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Addressing the cybersecurity skills gap with higher education

There is an exponential growth in the field of cyber security over the past decade. At the same time, there is no simultaneous growth in the workforce in this field. But at this point in time, it has become quite obvious. According to the National labor Markets report, the number of skilled and qualified workers is not enough to keep up with the demand. This has disrupted worldwide including Europe.

The CyberSecurity Higher Education Database helped ENISA to finally gather data in order to predict future trends. There is a key report that tells that the number of programs to train the students in cyber security has been in the process of growth. The graph predicts the higher exponential. The resultant findings thus tell that graduates in Cyber security will be double in the next two to three years. But still, there is the problem of the gender issue. It tells only 20% of the female students are enrolled.

The Report, also deep-dives into the policies and approaches adopted by the Member States. It classifies them according to ENISA National Capabilities Assessment Framework (NCAF). Awareness, training challenges, and exercises are part of the framework. Apart from this, Europe listed down the actions that will help to increase the quality of the candidates. Therefore to increase the cyber security workforce it is very much essential to build the skills that are needed with the highest demand in the job market.

The Other Research on This Report

The Internet has been one of the greatest winners in the pandemic of the previous year, with traffic and transactions reaching record highs in 2020. As expected, the amount of malicious attacks and activity has increased as well. “Cybercriminals are innovating and stepping up their attacks at an alarming rate,” says INTERPOL Secretary-General Jürgen Stock, “taking advantage of the fear and uncertainty created by COVID-19’s precarious social and economic circumstances.”

This is bad news at a time when projections suggest that up to 3.5 million cybersecurity jobs would be unfilled this year. Is it possible that we’re losing the war? Our best defense is to upskill individuals already working in cybersecurity and entice newcomers to join, but programs and plans are fragmented and insufficient.

We spoke with Dr. Edward Humphreys, a world-renowned IT security expert, on concerns about the cyber-skills shortage and its possible consequences for business and society. Dr. Humphreys serves on a variety of ISO and IEC committees, including ISO/IEC JTC 1, Information Technology, subcommittee SC 27, Information Security, Cybersecurity, and Privacy Protection, which has over 200 published standards and another 77 in the works. He is widely referred to be the “father” of the ISO/IEC 27001 family of standards for information security management systems because of his expertise in the sector.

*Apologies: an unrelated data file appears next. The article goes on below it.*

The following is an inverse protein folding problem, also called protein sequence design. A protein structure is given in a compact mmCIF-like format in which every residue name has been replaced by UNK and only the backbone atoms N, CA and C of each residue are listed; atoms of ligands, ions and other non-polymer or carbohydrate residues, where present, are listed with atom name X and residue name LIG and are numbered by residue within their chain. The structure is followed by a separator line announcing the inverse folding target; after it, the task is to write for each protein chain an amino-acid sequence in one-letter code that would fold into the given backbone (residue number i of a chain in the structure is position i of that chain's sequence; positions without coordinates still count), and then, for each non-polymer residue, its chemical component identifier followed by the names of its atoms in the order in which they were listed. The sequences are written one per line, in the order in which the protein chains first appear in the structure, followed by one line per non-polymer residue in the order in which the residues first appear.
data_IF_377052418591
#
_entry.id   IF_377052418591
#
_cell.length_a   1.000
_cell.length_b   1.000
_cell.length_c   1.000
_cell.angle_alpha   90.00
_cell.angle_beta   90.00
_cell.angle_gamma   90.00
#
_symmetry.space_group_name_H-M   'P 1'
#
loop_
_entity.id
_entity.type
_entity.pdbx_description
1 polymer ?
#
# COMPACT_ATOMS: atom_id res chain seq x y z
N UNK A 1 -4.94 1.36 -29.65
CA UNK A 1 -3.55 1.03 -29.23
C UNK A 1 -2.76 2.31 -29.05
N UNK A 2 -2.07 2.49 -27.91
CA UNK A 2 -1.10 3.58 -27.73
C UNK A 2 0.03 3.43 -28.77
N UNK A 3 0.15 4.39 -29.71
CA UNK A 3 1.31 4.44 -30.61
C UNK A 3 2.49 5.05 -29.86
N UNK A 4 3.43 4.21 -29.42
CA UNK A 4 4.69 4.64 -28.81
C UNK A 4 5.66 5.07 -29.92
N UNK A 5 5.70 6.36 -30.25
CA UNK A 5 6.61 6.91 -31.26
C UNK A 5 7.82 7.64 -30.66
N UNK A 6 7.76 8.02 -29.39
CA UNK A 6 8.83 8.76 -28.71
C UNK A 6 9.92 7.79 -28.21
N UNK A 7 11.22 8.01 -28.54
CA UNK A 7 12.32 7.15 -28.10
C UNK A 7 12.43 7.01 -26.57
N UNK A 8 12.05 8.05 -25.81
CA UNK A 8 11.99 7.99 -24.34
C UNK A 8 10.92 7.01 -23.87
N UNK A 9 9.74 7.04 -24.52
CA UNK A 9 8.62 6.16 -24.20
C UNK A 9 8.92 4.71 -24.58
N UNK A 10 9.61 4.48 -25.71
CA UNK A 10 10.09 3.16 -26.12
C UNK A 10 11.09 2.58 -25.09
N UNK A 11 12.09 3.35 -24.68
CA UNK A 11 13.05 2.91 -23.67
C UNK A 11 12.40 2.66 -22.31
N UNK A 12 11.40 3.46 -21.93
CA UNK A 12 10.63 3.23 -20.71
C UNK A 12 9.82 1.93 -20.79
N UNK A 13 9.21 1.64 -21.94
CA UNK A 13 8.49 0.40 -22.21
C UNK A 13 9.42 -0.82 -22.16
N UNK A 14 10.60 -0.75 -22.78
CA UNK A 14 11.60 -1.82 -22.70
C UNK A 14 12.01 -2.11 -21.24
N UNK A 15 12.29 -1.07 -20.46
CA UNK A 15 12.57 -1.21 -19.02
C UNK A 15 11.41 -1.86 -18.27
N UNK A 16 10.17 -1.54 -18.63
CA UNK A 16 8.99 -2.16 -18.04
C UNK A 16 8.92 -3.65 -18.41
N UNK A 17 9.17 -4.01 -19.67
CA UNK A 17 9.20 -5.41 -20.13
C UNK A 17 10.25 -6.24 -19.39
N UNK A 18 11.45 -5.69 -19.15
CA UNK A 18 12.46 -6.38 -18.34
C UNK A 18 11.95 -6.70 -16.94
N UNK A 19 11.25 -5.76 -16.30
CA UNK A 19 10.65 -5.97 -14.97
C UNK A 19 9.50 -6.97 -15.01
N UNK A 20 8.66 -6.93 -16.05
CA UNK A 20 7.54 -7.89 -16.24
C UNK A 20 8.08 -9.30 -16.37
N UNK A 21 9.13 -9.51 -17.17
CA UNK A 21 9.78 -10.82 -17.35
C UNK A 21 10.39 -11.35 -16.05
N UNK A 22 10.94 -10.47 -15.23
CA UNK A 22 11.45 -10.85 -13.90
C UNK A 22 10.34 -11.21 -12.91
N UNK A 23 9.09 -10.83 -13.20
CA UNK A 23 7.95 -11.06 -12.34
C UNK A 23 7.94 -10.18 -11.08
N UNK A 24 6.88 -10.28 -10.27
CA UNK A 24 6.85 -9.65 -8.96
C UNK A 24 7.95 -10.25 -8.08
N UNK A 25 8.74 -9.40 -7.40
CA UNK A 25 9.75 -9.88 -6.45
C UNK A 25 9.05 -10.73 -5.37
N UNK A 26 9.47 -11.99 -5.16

In a nutshell, recommendations

The following are some suggestions for bridging the cyber security skills gap:

  1. Increase the number of students enrolled in cybersecurity programs and, eventually, the number of graduates through diversifying the curriculum, education format, and providing scholarships in higher education institutions (HEIs).
  2. Support a unified approach across government, industry, and higher education institutions by adopting a common framework for cybersecurity roles, competencies, skills, and knowledge, such as the European Cyber security Skills Framework, and encouraging the development of cyber security skills, challenges, and competitions.
  3. With the help of European authorities and EU-funded projects, create synergies among Member States’ cyber security measures.
  4. Encourage examination of cyber security industry demands and trends by identifying metrics that can be used to estimate the scope of the problem and design appropriate solutions.
  5. Support the usage and promotion of Cyber HEAD in order to better understand the current state of cyber security higher education in the EU, track trends, and track development.

The Target Community in the Research

  • EU Higher Education Institutions (HEIs)
  • Business and industry Member States and
  • European Institutions are interested in cybersecurity capabilities and the role of higher education.
  • The academic community and researchers.


ENISA takes a number of steps to encourage and strengthen the development of cybersecurity skills and competence across industries and at all levels, from non-experts to highly technical specialists.

These activities are being taken in order to comply with the EU’s Digital Education Action Plan. ENISA promotes and analyses cybersecurity higher education in the EU in order to address the present cybersecurity labor shortage.

The Actions in Need

The following are some examples of actions:


The ad hoc working group on skills framework’s organized approach, which will shortly offer a framework capable of harmonizing cybersecurity education, training, and workforce development and concepts.

CyberHEAD is a database of cyber security higher education.

Awareness efforts, such as European Cybersecurity Month, are part of the European Cybersecurity Challenge (ECSC) (ECSM)

The ad hoc working group on cybersecurity hygiene and awareness is for community stakeholders to brainstorm and create ideas and solutions to raise the common level of cybersecurity hygiene and awareness in the endeavor to modify behaviors that secure the EU digital market.



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